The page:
In 1974 the offices of Donald Reid & Co. moved to 1 Vogel Street. Later occupants of their old premises included the photographer Ross Coombes. The Vogel street facade was again altered in 1976 when the former central bay was extensively altered with a large roller door put in at ground floor level and ‘Brownbuilt’ cladding installed above. Large hoardings at parapet level advertised Woodstock Furniture for many years, gradually losing letters like the Sunshine Foods sign in The Fall and Rise of Reginald Perrin (for those who know their seventies sitcoms).

In recent years the building has looked tired and rundown, but In October 2012 its owners received a $10,000 grant from the Dunedin Heritage Fund towards earthquake strengthening and adaptive re-use. It looks as though its next chapter will be a brighter one, and it will be interesting how the unusual layout is reworked, and if the exterior is closely returned to its 1880s or 1930s appearance. It is one of the earliest Vogel Street buildings, on a key corner site, and could become one of the gems of the Warehouse Precinct rejuvenation.

Newspaper references:
Otago Daily Times, 16 May 1884 p.4 (plans accepted), 3 December 1884 p.4 (meeting in new offices), 12 May 1886 p.4 (Equitable Insurance).

Other references:
Baré, Robert, City of Dunedin Block Plans (Dunedin: Caxton Steam Printing Company, [1889])
Jones, F. Oliver, Structural Plans of the City of Dunedin NZ, ‘Ignis et Aqua’ series, [1892]
Council of Fire and Accident Underwriters’ Associations of New Zealand, block plans, 1927
Stone’s Otago and Southland Directory
Wise’s New Zealand Post Office Directory
Telephone directories
Minute book, Otago Harbour Board records, Hocken Collections (AG-200-11/02/06)
Ledger, Otago Harbour Board records, Hocken Collections (AG-200-11/13/02)
Minutes. Reid Farmers records, Hocken Collections (00-121)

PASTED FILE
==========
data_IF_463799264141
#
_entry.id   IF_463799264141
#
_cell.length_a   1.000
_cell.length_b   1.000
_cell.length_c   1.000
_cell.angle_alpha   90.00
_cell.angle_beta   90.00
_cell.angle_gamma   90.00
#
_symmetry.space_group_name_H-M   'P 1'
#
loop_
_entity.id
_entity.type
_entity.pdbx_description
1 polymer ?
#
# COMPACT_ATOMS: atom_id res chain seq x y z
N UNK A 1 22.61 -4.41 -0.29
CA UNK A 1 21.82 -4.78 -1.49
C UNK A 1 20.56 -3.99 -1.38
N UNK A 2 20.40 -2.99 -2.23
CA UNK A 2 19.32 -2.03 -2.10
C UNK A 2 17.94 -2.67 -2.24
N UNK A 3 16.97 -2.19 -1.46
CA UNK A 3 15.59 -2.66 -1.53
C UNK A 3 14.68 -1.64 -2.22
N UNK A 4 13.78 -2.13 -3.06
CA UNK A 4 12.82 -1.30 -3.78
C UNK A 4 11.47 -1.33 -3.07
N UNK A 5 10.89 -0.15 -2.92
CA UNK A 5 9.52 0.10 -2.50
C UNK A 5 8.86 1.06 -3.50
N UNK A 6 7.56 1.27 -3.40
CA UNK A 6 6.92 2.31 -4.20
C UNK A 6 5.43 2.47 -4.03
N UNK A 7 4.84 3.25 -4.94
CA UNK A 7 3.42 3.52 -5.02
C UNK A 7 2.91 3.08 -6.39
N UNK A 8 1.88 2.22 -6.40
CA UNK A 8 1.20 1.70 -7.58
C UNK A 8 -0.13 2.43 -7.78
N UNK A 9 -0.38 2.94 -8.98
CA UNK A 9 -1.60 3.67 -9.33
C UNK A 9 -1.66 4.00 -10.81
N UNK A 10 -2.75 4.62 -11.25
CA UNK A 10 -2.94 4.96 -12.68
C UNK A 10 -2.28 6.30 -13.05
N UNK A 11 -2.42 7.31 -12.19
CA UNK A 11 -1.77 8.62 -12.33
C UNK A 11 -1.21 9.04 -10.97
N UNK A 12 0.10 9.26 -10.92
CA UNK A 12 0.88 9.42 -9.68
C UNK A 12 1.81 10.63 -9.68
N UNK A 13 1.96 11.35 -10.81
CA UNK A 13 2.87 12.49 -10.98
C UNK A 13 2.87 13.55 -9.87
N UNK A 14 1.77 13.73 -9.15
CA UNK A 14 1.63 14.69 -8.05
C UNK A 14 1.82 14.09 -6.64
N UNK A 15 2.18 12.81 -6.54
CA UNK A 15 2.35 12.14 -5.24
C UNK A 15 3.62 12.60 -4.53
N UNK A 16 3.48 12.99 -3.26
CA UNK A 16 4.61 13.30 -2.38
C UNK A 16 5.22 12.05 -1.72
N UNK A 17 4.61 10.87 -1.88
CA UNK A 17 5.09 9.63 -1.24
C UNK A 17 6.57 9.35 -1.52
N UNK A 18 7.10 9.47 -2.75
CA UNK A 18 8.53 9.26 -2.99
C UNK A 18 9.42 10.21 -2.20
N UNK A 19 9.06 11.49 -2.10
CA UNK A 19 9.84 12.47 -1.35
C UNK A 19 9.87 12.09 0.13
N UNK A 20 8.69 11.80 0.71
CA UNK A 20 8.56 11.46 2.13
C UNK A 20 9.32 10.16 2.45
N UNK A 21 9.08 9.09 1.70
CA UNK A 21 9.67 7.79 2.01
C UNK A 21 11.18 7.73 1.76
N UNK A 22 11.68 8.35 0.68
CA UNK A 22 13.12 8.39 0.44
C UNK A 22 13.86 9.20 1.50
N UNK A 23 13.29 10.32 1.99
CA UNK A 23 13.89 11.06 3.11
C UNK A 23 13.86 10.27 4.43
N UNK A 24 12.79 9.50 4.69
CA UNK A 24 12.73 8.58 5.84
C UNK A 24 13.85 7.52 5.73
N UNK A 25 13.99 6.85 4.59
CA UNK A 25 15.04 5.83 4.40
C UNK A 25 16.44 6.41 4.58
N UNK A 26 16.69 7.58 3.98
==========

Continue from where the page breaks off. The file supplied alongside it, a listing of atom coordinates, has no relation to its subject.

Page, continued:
Dunedin City Council permit records and deposited plans (with thanks to Glen Hazelton)
Angus, John H. Donald Reid Otago Farmers Ltd : a history of service to the farming community of Otago (Dunedin, 1978).

Barton’s Buildings (Stafford House)

Built: 1928
Address: 2 Manse Street
Architect: William Henry Dunning (1872-1933)
Builders: G. Lawrence & Sons

The building in July 1975, photographed by and reproduced courtesy of Ray Hargreaves. Hocken Collections S13-127b.

For decades, neon signs at Barton’s Corner brightened Dunedin’s night life and made the 1920s butchery buildings a city landmark. Little pink pigs ran along the verandah, green lambs leapt along the parapet, a suited pig doffed his top hat, and a large bullock capped it all off. The signs were especially popular with children, and many parents would slow their cars so the kids could enjoy the display.

The history of occupation on the site goes back to Māori settlement, although the level of the land was reduced by early Eurpean settlers. In 1851 James MacAndrew, later Superintendent of Otago, built a store here. His single storey building was described nearly fifty years later as being ‘more attractive in appearance than any other in embryo Dunedin’.  Macandrew was succeeded by James Paterson, who sold up in 1863.

Meanwhile, in 1853, Benjamin Dawson established Stafford House as a private boarding establishment on the site above in Stafford Street. Under John Sibbald it became Sibbald’s Private Hotel, which was given a license in April 1858.  It was renamed the Provincial Hotel in 1859 and enlarged in 1861. It was probably in 1863 that the timber hotel buildings were extended down to the Manse Street corner, and at the end of the decade the ground floor portion became a shop (it was a grocer’s for some years). This extension was very narrow and a separate brick building took up most of the site facing Manse Street. The occupants of this second building included the Caxton Printing Company from 1889 to 1913.

An advertisement showing the Barton & Trengrove butchery in 1918. It is housed in both the old Provincial Hotel additions (left) and the former Caxton Printing Co. building (right). Otago Witness, 16 October 1918 p.33. Hocken Collections S13-184.

Barton & Trengrove, butchers, opened on the site in 1913 and took both of the old buildings. George Barton was a young Australian who had been making his way to America when he saw an opportunity to go into business in Dunedin. His partner was John Trengrove, and both men were enterprising horse racing enthusiasts. Barton’s pacer Indianapolis rode to victory in the New Zealand Trotting Cup in three successive years and won over £10,000 in stakes. Trengrove sold his share in the butchery in 1924 and from 1928 it was known simply as Barton’s. In the same year a new building was erected, with demolition work started in January.